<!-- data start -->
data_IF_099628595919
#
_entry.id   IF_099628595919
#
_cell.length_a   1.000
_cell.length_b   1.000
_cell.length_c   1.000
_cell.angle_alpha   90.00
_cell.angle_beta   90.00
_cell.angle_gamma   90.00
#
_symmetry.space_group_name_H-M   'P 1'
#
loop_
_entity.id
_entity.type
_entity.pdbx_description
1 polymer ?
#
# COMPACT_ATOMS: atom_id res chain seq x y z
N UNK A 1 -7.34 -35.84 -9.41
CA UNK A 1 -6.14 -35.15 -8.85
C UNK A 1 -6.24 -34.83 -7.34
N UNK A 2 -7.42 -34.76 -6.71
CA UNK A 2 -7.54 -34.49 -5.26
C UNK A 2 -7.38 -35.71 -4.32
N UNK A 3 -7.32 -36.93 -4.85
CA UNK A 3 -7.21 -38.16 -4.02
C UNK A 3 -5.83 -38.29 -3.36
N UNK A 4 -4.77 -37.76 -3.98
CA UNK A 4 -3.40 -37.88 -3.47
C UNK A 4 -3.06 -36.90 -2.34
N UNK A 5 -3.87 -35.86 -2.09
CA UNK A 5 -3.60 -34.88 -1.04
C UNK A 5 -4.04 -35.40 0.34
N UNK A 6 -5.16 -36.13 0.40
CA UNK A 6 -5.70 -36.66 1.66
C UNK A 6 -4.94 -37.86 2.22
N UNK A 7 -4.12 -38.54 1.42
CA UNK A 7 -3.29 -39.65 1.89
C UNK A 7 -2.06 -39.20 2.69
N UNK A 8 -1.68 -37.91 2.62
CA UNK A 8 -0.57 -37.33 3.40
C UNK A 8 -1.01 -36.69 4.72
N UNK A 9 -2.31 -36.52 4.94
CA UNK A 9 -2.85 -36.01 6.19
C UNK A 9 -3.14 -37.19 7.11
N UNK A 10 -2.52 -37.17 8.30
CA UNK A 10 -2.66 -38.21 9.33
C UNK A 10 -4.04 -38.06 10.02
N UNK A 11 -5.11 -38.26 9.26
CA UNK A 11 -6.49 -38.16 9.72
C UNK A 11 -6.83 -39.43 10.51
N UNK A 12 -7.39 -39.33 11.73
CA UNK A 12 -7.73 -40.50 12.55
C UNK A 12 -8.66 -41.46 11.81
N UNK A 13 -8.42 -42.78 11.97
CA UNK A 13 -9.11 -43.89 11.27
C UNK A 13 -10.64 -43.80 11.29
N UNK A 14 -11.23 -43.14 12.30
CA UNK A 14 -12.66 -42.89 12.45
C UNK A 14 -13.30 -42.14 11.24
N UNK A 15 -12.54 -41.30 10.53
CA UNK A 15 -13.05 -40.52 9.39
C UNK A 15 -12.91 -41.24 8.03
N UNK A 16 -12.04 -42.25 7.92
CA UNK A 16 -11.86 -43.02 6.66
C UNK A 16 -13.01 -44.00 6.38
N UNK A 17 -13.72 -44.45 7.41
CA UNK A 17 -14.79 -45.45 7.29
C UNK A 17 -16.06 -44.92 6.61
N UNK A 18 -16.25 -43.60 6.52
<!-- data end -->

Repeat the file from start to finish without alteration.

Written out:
data_IF_099628595919
#
_entry.id   IF_099628595919
#
_cell.length_a   1.000
_cell.length_b   1.000
_cell.length_c   1.000
_cell.angle_alpha   90.00
_cell.angle_beta   90.00
_cell.angle_gamma   90.00
#
_symmetry.space_group_name_H-M   'P 1'
#
loop_
_entity.id
_entity.type
_entity.pdbx_description
1 polymer ?
#
# COMPACT_ATOMS: atom_id res chain seq x y z
N UNK A 1 -7.34 -35.84 -9.41
CA UNK A 1 -6.14 -35.15 -8.85
C UNK A 1 -6.24 -34.83 -7.34
N UNK A 2 -7.42 -34.76 -6.71
CA UNK A 2 -7.54 -34.49 -5.26
C UNK A 2 -7.38 -35.71 -4.32
N UNK A 3 -7.32 -36.93 -4.85
CA UNK A 3 -7.21 -38.16 -4.02
C UNK A 3 -5.83 -38.29 -3.36
N UNK A 4 -4.77 -37.76 -3.98
CA UNK A 4 -3.40 -37.88 -3.47
C UNK A 4 -3.06 -36.90 -2.34
N UNK A 5 -3.87 -35.86 -2.09
CA UNK A 5 -3.60 -34.88 -1.04
C UNK A 5 -4.04 -35.40 0.34
N UNK A 6 -5.16 -36.13 0.40
CA UNK A 6 -5.70 -36.66 1.66
C UNK A 6 -4.94 -37.86 2.22
N UNK A 7 -4.12 -38.54 1.42
CA UNK A 7 -3.29 -39.65 1.89
C UNK A 7 -2.06 -39.20 2.69
N UNK A 8 -1.68 -37.91 2.62
CA UNK A 8 -0.57 -37.33 3.40
C UNK A 8 -1.01 -36.69 4.72
N UNK A 9 -2.31 -36.52 4.94
CA UNK A 9 -2.85 -36.01 6.19
C UNK A 9 -3.14 -37.19 7.11
N UNK A 10 -2.52 -37.17 8.30
CA UNK A 10 -2.66 -38.21 9.33
C UNK A 10 -4.04 -38.06 10.02
N UNK A 11 -5.11 -38.26 9.26
CA UNK A 11 -6.49 -38.16 9.72
C UNK A 11 -6.83 -39.43 10.51
N UNK A 12 -7.39 -39.33 11.73
CA UNK A 12 -7.73 -40.50 12.55
C UNK A 12 -8.66 -41.46 11.81
N UNK A 13 -8.42 -42.78 11.97
CA UNK A 13 -9.11 -43.89 11.27
C UNK A 13 -10.64 -43.80 11.29
N UNK A 14 -11.23 -43.14 12.30
CA UNK A 14 -12.66 -42.89 12.45
C UNK A 14 -13.30 -42.14 11.24
N UNK A 15 -12.54 -41.30 10.53
CA UNK A 15 -13.05 -40.52 9.39
C UNK A 15 -12.91 -41.24 8.03
N UNK A 16 -12.04 -42.25 7.92
CA UNK A 16 -11.86 -43.02 6.66
C UNK A 16 -13.01 -44.00 6.38
N UNK A 17 -13.72 -44.45 7.41
CA UNK A 17 -14.79 -45.45 7.29
C UNK A 17 -16.06 -44.92 6.61
N UNK A 18 -16.25 -43.60 6.52